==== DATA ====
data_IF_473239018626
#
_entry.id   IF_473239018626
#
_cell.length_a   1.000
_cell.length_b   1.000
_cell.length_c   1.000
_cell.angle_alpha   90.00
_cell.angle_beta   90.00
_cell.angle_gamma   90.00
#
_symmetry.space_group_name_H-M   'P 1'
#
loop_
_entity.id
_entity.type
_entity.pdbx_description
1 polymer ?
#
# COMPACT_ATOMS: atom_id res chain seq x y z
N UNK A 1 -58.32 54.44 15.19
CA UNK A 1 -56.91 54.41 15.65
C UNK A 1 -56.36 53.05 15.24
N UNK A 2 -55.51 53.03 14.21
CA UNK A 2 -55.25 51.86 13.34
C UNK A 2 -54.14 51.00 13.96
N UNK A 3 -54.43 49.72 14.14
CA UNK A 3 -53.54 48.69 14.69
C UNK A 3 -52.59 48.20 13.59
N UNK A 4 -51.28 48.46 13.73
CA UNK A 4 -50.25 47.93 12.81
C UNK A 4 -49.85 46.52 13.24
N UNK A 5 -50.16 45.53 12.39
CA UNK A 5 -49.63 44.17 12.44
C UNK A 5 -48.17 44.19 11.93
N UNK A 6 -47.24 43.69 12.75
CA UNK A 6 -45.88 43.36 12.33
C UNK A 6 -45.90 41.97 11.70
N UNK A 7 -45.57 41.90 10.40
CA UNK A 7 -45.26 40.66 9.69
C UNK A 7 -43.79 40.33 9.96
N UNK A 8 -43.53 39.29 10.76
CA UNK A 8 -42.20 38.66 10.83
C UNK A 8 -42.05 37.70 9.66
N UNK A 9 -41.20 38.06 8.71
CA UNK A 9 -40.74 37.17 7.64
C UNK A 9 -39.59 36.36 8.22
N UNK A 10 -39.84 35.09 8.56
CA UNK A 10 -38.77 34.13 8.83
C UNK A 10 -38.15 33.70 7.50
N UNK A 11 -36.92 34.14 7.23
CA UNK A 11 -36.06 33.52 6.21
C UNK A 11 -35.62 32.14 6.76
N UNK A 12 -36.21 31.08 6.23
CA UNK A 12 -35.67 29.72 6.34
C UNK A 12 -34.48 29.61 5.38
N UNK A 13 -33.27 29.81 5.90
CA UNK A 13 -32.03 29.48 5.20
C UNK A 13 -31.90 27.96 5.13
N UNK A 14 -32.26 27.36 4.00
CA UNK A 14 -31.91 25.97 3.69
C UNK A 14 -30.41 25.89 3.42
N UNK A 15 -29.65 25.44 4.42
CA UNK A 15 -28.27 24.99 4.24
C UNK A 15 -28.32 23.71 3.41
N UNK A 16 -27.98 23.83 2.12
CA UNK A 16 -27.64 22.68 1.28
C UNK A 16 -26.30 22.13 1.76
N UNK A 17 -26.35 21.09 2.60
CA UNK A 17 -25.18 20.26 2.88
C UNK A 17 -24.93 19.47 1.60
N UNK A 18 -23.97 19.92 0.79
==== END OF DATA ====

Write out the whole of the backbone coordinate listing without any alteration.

data_IF_473239018626
#
_entry.id   IF_473239018626
#
_cell.length_a   1.000
_cell.length_b   1.000
_cell.length_c   1.000
_cell.angle_alpha   90.00
_cell.angle_beta   90.00
_cell.angle_gamma   90.00
#
_symmetry.space_group_name_H-M   'P 1'
#
loop_
_entity.id
_entity.type
_entity.pdbx_description
1 polymer ?
#
# COMPACT_ATOMS: atom_id res chain seq x y z
N UNK A 1 -58.32 54.44 15.19
CA UNK A 1 -56.91 54.41 15.65
C UNK A 1 -56.36 53.05 15.24
N UNK A 2 -55.51 53.03 14.21
CA UNK A 2 -55.25 51.86 13.34
C UNK A 2 -54.14 51.00 13.96
N UNK A 3 -54.43 49.72 14.14
CA UNK A 3 -53.54 48.69 14.69
C UNK A 3 -52.59 48.20 13.59
N UNK A 4 -51.28 48.46 13.73
CA UNK A 4 -50.25 47.93 12.81
C UNK A 4 -49.85 46.52 13.24
N UNK A 5 -50.16 45.53 12.39
CA UNK A 5 -49.63 44.17 12.44
C UNK A 5 -48.17 44.19 11.93
N UNK A 6 -47.24 43.69 12.75
CA UNK A 6 -45.88 43.36 12.33
C UNK A 6 -45.90 41.97 11.70
N UNK A 7 -45.57 41.90 10.40
CA UNK A 7 -45.26 40.66 9.69
C UNK A 7 -43.79 40.33 9.96
N UNK A 8 -43.53 39.29 10.76
CA UNK A 8 -42.20 38.66 10.83
C UNK A 8 -42.05 37.70 9.66
N UNK A 9 -41.20 38.06 8.71
CA UNK A 9 -40.74 37.17 7.64
C UNK A 9 -39.59 36.36 8.22
N UNK A 10 -39.84 35.09 8.56
CA UNK A 10 -38.77 34.13 8.83
C UNK A 10 -38.15 33.70 7.50
N UNK A 11 -36.92 34.14 7.23
CA UNK A 11 -36.06 33.52 6.21
C UNK A 11 -35.62 32.14 6.76
N UNK A 12 -36.21 31.08 6.23
CA UNK A 12 -35.67 29.72 6.34
C UNK A 12 -34.48 29.61 5.38
N UNK A 13 -33.27 29.81 5.90
CA UNK A 13 -32.03 29.48 5.20
C UNK A 13 -31.90 27.96 5.13
N UNK A 14 -32.26 27.36 4.00
CA UNK A 14 -31.91 25.97 3.69
C UNK A 14 -30.41 25.89 3.42
N UNK A 15 -29.65 25.44 4.42
CA UNK A 15 -28.27 24.99 4.24
C UNK A 15 -28.32 23.71 3.41
N UNK A 16 -27.98 23.83 2.12
CA UNK A 16 -27.64 22.68 1.28
C UNK A 16 -26.30 22.13 1.76
N UNK A 17 -26.35 21.09 2.60
CA UNK A 17 -25.18 20.26 2.88
C UNK A 17 -24.93 19.47 1.60
N UNK A 18 -23.97 19.92 0.79